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Pros And Cons Of Omnipod Insulin Pump 2017

Medtronic 630g/670 Vs Omnipod

Medtronic 630g/670 Vs Omnipod

Im very confused between which pump to use, can anyone tell me the pros and cons of both? I cant speak about the 630 or 670, but I have used the paradigm 722 and Veo models (same as 530g in the States I think) as well as the OmniPod. A lot of it depends on the individual and its hard to know what is right for you without trying both. I prefer the Medtronic, but Im not a water/beach person and dont find the tube to be a big deal. I always wore shorts, jeans or pants with pockets since even before I was diabetic, so dont find it a big deal to carry in my pocket and it isnt noticeable. The pros are that it is very reliable, you can choose from different infusion sets based on your body type, you always have it with you if you need insulin, and its very few button pushes to bolus (and I can do it through my pocket without even looking). The OmniPod pros are no tube, waterproof (but not the PDM), and its self-inserting. Cons (for me, others will disagree) were pod-change highs almost every time, pod failures or just inconsistent results with pods, and the PDM (takes way more steps to take a bolus and its bigger than my paradigm but has to be carried around anyway to bolus). Im being really nitpicky here now that I think about it, but it always felt like a million steps because you have to hold down the on button for a few seconds, confirm yourself, then select bolus from the menu before you can get to the bolus screen. The paradigm is always on, you just push the B button and youre right in the bolus wizard. It also had an easy bolus feature where you can program a set bolus amount (eg. 0.5 units or 1 unit) and after that just push the up arrow at any time to enter a bolus in that amount (and you can push it multiple times to increase the bolus by that same amount as many t Continue reading >>

Cgm Archives - Taking Control Of Your Diabetes

Cgm Archives - Taking Control Of Your Diabetes

by TCOYD with No Comment CGM Exercise Type 1 You may never have heard their names before, but theyre out there and theyre dominating in almost every sport: basketball, football, surfing, car racing, Olympic snowboarding, Taekwon-Do and even ballet. Sean Busby, Zippora Karz, Charlie Kimball and Missy Foy are just a few professional athletes living out their dreams and simultaneously living with type 1 diabetes. Even though shooting for an Olympic medal is not the norm for most of us when we lace up our running shoes, the success of those who have can bring inspiration to people with diabetes who want to keep fit at any level. A ton of research is being done in the field of glucose management during and after exercise, and we asked two top researchers who are also athletes living with type 1, to provide insights into their work and to share their personal training regimens. Dr. Michael Riddell is a Professor in the School of Kinesiology & Health Science at York University in Canada and is considered the international authority on exercise and stress hormones and how they affect diabetes metabolism. He enjoys biking, hiking and trekking, and climbed Mt. Kilimanjaro in 2013 with the World Diabetes Tour. Dessi Zaharieva is a 3rd year PhD candidate in kinesiology and health science at York University. She earned a bronze medal in Taekwon-Do at the 2013 World Championships and is currently training and competing in mixed martial arts. Her research at York is aimed at improving diabetes management and blood sugar control during exercise in individuals with type 1. TCOYD: Do you have any advice or tips for someone with type 1 who wants to take their training to the next level or take on a new fitness challenge? Unfortunately there are no magic bullets or magic solutionswhat wev Continue reading >>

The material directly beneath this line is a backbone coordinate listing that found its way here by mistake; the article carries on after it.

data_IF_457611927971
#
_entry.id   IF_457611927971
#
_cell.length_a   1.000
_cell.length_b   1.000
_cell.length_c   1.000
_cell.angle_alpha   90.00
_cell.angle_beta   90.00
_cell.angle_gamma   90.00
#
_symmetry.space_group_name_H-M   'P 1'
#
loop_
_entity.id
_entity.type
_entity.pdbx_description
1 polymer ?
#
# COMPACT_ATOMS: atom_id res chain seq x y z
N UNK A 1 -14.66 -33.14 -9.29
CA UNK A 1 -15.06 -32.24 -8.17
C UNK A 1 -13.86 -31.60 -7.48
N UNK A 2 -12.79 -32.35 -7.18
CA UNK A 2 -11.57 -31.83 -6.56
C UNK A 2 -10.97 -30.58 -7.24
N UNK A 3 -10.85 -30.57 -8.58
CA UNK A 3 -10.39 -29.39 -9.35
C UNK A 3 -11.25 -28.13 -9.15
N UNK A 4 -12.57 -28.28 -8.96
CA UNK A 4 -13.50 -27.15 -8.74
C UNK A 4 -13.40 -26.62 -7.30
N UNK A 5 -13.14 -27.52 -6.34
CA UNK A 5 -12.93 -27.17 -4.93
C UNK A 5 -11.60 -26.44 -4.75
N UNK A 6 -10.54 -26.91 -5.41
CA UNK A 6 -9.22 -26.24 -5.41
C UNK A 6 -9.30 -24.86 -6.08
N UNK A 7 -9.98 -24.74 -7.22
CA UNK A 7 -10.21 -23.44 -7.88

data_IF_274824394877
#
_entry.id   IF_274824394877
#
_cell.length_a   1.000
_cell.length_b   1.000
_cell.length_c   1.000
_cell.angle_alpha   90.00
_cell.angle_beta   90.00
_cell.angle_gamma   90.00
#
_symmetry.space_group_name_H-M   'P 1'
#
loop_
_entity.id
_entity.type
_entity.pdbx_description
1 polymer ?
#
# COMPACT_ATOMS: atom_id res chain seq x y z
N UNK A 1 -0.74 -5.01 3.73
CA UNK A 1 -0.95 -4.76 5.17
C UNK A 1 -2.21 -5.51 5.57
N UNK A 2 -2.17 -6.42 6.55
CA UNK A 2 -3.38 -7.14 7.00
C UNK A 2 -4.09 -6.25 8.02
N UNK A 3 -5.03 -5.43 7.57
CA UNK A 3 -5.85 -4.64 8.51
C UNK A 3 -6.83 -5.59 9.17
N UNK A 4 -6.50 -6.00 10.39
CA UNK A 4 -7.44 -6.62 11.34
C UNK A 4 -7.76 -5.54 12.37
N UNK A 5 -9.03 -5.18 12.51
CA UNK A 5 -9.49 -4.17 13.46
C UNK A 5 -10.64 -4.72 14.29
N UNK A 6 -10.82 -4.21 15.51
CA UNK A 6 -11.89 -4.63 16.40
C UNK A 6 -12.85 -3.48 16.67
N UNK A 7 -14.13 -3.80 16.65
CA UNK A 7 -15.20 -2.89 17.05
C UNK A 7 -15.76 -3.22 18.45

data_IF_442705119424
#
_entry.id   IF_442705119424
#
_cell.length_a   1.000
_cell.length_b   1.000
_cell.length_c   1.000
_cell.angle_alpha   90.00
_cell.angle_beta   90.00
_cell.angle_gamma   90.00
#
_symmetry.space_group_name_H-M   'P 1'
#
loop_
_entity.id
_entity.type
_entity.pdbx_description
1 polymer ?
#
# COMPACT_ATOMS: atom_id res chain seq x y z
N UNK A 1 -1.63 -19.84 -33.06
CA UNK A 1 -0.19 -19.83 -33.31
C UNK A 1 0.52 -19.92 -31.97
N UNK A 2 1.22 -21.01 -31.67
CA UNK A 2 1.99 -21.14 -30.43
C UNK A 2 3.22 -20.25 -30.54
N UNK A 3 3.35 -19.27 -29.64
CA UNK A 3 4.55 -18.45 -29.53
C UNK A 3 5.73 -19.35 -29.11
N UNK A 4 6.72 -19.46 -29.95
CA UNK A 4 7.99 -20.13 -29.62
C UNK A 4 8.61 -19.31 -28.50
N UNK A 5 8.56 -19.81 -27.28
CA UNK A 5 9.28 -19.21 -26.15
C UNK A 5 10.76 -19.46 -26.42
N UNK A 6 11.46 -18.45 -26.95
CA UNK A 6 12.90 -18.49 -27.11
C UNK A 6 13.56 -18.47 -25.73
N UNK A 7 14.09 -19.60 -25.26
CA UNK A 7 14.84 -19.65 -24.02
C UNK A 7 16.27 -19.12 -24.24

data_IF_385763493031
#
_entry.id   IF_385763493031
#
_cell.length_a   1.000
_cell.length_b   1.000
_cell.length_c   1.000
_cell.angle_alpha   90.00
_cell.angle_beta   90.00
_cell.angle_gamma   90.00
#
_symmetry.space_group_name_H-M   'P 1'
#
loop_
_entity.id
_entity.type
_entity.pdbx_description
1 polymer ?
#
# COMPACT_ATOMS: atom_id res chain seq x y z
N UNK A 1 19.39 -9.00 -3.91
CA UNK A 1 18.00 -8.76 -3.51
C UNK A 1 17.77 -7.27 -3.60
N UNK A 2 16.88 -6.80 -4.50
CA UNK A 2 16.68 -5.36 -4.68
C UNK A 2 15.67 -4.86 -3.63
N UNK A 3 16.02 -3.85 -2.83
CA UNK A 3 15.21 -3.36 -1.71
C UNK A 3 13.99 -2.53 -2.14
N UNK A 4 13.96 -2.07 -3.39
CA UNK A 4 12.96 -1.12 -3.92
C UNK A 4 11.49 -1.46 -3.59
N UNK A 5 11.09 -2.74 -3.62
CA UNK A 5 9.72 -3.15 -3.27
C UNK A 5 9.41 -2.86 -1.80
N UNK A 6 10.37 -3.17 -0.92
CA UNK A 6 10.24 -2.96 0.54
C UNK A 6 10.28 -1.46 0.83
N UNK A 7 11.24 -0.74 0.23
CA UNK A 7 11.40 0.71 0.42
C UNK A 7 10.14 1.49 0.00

Omnipod: Pros And Cons (or Happy Birthday Doris!)

Omnipod: Pros And Cons (or Happy Birthday Doris!)

Today it’s time for a little look back in the mirror. To a huge step, at least for me. Because, exactly one year ago today, I got my first insulin pump. I had been considering it for YEARS, and various endocrinologists had been trying to throw one at me for about as long. It was never really a though choice of which insulin pump to get for me, although there are many other excellent brands out there on the market. My diabetes nurse and I both quickly agreed on the Omnipod being the best fit. Why? I simply don’t like the tubing of other pumps. Tubing makes me feel more sick than I actually am, more attached, and diabetes becomes more visible. Something I’m generally really OK with, but sometimes it’s nice not to be the center of attention. I was also able to continue with the insulin I was already using (Novorapid/Novolog), so we knew that wasn’t going to be an issue. And I could finally say the long-awaited good bye to Lantus. I didn’t realize it at the time, but that insulin was not good for me. For example, I had a lump (muscle knot) in my shoulder that my poor husband tried for months to get out through spending every night massaging my shoulders. To no avail. Not until I could stop taking Lantus, I noticed three days later that the lump was gone. This isn’t scientifically proven, of course, but it is my empirical observation. So, exactly one year ago, I was scared. Scared of the unknown. Scared of having something attached to me all the time, scared of feeling trapped. Scared of people’s comments, because injections aren’t visible on the outside. Scared of that the insertion would hurt. Scared of effing everything up. Scared of “failing” and having to go back on injections. I was basically just being a general scaredy cat. Oh, how wrong I was g Continue reading >>